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A Pre-War Paris Lesbian Nightclub

Exterior entrance to the former Le Monocle nightclub. Photo by anonymous (date unknown).
Exterior entrance to the former Le Monocle nightclub. Photo by anonymous (date unknown).

For those of you familiar with Paris, you know that the Left Bank is considered more cutting edge today than the Right Bank. If you lived in Paris during the 1920s and the 1930s, the avant-garde scene would have been on the Right Bank. In particular, the Montmartre and the Pigalle districts (18e) were heavily populated with artists, bohemians, and a strong gay community. However, the Left Bank was home to the first and most popular lesbian nightclub in Paris. Located at 60, Boulevard Edgar Quinet in the Montparnasse (14e) district, Le Monocle opened its doors in the 1920s. Our story today isn’t so much about the nightclub as it is one of its most infamous patrons.


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Lulu and Tuxedos

Young invert at Le Monocle, 1932 (it is believed to be a photo of Lulu). Photo by George Brassaï (c. 1932).
Young invert at Le Monocle, 1932 (it is believed to be a photo of Lulu). Photo by George Brassaï (c. 1932).

The first owner of Le Monocle was Lulu. She set the style of dress for the club over the next twenty years. Lulu’s club attracted women who liked to dress up in tuxedos (and men’s suits), cut their hair short, and for added effect, wear monocles (ergo, the name of the club). In fact, women would wear a monocle in public to announce their sexual orientation.

The nightclub was shut down in 1940 after the Germans invaded France. Gay men and women were targeted by the Nazis for detention, deportation, and ultimately, elimination. The building where the club was located is still in existence. You enter through the original entrance which is shaped in a circle–it was meant to imitate a monocle. I’m not too sure what is behind the doors, as the exterior needs a lot of paint. But the awning still advertises a bar and café. I think it’s still called Le Monocle but Sandy and I will stop by on our next trip to Paris and see what happens. Read More A Pre-War Paris Lesbian Nightclub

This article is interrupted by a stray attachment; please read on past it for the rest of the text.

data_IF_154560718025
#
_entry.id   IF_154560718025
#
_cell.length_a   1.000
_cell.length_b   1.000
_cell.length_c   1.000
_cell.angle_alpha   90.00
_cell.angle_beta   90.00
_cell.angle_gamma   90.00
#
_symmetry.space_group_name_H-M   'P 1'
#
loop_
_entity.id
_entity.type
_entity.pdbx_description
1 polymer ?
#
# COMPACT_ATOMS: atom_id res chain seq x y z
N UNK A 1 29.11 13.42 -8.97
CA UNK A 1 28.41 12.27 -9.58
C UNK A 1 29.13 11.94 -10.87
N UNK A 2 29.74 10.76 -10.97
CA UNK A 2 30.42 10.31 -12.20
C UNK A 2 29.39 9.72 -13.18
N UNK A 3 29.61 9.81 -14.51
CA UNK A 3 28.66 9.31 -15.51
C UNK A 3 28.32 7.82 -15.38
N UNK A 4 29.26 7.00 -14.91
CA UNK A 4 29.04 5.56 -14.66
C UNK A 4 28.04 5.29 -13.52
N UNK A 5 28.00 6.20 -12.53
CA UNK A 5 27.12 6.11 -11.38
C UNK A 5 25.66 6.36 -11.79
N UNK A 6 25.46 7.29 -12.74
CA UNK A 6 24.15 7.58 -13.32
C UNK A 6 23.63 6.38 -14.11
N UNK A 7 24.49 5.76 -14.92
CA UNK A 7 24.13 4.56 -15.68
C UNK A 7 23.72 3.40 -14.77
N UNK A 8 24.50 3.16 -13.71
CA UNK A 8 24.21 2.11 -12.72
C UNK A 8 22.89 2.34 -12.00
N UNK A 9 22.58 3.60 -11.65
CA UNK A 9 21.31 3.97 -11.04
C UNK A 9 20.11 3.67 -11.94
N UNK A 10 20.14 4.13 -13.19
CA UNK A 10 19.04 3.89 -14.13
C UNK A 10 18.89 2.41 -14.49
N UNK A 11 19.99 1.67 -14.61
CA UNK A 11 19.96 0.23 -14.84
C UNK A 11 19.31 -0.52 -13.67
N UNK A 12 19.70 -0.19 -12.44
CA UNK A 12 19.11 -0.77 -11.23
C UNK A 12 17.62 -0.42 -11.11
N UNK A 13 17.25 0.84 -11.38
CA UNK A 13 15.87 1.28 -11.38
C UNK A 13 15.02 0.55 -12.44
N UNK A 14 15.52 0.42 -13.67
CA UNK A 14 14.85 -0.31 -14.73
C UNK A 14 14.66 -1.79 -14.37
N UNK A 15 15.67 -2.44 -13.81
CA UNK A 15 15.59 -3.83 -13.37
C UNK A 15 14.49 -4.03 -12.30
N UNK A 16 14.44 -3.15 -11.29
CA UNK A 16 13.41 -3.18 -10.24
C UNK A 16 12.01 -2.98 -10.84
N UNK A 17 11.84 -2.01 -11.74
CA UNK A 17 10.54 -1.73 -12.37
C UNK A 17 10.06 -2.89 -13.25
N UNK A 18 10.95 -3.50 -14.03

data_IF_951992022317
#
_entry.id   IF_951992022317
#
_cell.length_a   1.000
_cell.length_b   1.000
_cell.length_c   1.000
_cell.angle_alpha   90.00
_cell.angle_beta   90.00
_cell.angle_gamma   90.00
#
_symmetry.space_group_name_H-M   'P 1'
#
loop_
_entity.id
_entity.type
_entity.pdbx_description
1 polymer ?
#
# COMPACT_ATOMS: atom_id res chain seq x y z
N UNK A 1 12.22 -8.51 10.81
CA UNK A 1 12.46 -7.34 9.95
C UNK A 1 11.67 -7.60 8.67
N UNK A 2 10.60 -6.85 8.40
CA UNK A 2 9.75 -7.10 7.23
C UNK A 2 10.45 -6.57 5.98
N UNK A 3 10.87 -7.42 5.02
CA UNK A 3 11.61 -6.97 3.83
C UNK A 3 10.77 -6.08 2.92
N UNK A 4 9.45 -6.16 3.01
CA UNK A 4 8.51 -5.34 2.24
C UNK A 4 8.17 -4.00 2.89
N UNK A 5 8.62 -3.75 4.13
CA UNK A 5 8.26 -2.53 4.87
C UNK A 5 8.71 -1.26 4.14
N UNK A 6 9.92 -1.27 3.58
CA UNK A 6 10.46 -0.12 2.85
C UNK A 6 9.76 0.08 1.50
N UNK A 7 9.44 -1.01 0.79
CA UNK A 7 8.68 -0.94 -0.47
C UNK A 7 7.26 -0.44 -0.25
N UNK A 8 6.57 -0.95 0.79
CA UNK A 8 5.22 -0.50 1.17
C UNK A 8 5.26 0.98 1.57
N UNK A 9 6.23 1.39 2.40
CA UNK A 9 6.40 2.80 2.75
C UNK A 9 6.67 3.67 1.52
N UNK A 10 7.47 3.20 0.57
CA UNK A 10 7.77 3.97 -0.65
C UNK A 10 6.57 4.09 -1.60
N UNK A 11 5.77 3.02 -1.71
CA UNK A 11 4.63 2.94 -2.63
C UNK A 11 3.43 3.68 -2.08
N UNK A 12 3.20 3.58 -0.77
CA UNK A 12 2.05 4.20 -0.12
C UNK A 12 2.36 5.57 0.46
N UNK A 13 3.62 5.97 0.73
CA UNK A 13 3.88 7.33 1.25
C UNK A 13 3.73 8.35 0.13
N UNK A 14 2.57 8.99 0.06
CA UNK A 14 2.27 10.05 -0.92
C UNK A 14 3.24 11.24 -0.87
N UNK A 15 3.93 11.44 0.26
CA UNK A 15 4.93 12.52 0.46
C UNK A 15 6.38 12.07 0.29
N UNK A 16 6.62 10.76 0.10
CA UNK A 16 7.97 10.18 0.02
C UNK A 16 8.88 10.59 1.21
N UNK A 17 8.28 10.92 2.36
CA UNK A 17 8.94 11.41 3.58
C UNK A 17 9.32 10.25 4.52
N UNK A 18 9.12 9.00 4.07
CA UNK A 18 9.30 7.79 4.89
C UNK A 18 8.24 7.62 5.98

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The White Mouse

While it’s not hard researching the Nazi occupation of Paris, sometimes it can be difficult reading about it. There are so many stories of the Nazis’ brutality, viciousness, and policies that you sit back and wonder how human beings could turn into such monsters (and for many, taking pride and pleasure in their actions). Yet just when you don’t want to continue that line of research, you run across stories of people who, despite knowing death awaited them if caught, acted with kindness, bravery, and unselfishness.

This is one of those stories.

 

Nancy Wake wearing British Army uniform. Photo by anonymous (c. 1945). Australian War Memorial. PD-Copyright Expiration. Wikimedia Commons.
Nancy Wake wearing British Army uniform. Photo by anonymous (c. 1945). Australian War Memorial. PD-Copyright Expiration. Wikimedia Commons.

Nancy Wake (1912–2011) was one of the most remarkable women during World War II. The French Resistance primarily used women as couriers or perhaps radio operators but not Nancy Wake. She wanted and demanded a role beyond those duties. Nancy would eventually become the leader of more than 7,000 maquisards (Le Maquis) and that was during her second phase of resistance activities (more on that later). Her reputation was built during the early years of the occupation based on her exploits, which earned her a Gestapo code name and a sizeable bounty on her head.

Watch her story here.

The White Mouse

Nancy and Henri Fiocci. Photo by anonymous (c. late 1930s). Source unknown. Wikimedia.
Nancy and Henri Fiocci. Photo by anonymous (c. late 1930s). Source unknown. Wikimedia.

Nancy began her resistance activities almost immediately after the Germans began their occupation of France. She had moved to Paris from New Zealand (via New York and London) during the 1930s. By 1937, she had met and would eventually marry Henri Fiocca (1893–1943), a wealthy French industrialist living in Marseille, France. Read More The White Mouse